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Heatwave sweeping over country

Published : Tuesday, 16 April, 2024 at 12:00 AM  Count : 105

Most countries, including the capital Dhaka, have been experiencing hot and humid weather for the past week due to a moderate heatwave sweeping over Dhaka, Rajshahi, Khulna, Barishal, Chattogram, and Sylhet.

"It may continue; a mild to moderate heatwave is sweeping over Rajshahi, Dhaka, Khulna, Barishal, Chattogram, and Sylhet divisions, as well as the districts of Rangpur and Nilphamari," said Omar Faruk of the Bangladesh Meteorological Department (BMD).

According to the BMD forecasts, the prevailing heatwave conditions are likely to persist, and day-night temperatures may remain unchanged across the country. However, rain and thunder showers accompanied by temporary gusty-squally winds are likely to occur in one or two places over Rangpur, Dhaka, Mymensingh, Chattogram, and Sylhet divisions, with hail at isolated places. Elsewhere in the country, the weather may remain mainly dry with a temporary partly cloudy sky.

The temperature in Dhaka has risen by over two degrees Celsius in the past week. Meteorologist Omar Faruk stated that the temperature in Dhaka at noon on Tuesday was recorded at 37.5 degrees Celsius.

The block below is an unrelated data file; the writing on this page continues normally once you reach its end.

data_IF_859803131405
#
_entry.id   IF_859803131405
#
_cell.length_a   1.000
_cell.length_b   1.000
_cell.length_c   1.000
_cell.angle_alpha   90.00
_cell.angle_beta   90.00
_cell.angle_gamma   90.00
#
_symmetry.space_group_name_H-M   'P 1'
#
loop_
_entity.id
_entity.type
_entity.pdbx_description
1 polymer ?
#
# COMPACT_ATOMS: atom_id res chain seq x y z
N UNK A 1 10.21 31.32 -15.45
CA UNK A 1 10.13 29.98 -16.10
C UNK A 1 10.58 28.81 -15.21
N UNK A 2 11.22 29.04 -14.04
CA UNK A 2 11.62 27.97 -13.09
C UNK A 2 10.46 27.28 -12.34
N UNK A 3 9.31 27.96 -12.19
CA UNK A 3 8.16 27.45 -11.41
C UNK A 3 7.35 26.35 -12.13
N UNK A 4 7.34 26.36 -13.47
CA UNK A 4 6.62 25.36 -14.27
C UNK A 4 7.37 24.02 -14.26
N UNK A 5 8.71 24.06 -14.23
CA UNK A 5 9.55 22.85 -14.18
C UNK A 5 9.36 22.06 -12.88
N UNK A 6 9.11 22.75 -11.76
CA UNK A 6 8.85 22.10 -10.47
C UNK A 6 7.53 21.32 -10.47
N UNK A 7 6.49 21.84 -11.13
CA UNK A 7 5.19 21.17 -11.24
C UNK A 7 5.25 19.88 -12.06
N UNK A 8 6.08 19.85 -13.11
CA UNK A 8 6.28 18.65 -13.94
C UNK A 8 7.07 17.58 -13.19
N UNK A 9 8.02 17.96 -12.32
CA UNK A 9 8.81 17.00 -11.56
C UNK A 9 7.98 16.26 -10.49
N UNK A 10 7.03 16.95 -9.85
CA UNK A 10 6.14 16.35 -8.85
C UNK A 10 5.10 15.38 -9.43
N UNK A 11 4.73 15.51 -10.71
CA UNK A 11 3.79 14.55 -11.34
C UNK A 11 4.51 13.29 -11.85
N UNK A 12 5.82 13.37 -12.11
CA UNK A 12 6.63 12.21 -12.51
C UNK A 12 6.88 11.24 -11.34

"After a slight decrease in the last week of Ramadan, temperatures across Bangladesh crossed 36 degrees Celsius on Tuesday. This indicates that the mild heatwave has intensified in different parts of the country, and if it continues, the weather is likely to change," the official said.

Yesterday, the highest temperature was recorded in Rangamati at 40 degrees Celsius, 38.8°C in Chuadanga, 38.5°C in Rajshahi, and 39 degrees Celsius in Pabna.

Meanwhile, the UN warned on Thursday that massive heatwaves across East Asia and the Pacific could place millions of children at risk, calling for action to protect vulnerable people from soaring temperatures.

Global monitors have cautioned that 2024 is shaping up to be the hottest year on record, characterized by climate extremes and rising greenhouse gas emissions.

UNICEF data shows that over 243 million children across the Pacific and East Asia are estimated to be affected by heatwaves, putting them at risk of heat-related illnesses and death.

Several countries in the region are currently sweltering in the summer heat, with temperatures nearing record levels and regularly exceeding 40 degrees Celsius. Local forecasters predict steeper rises in the coming weeks.
According to the UNICEF report, children are more at risk than adults as they are less able to regulate their body temperature.

"Children are more vulnerable than adults to the effects of climate change, and excess heat is a potentially lethal threat to them," said Debora Comini, Director of UNICEF Regional Office for East Asia and the Pacific.

The report highlighted that heatwaves and high humidity levels, commonly experienced in the region, can have deadly effects as they "hinder the bodys natural cooling mechanisms."

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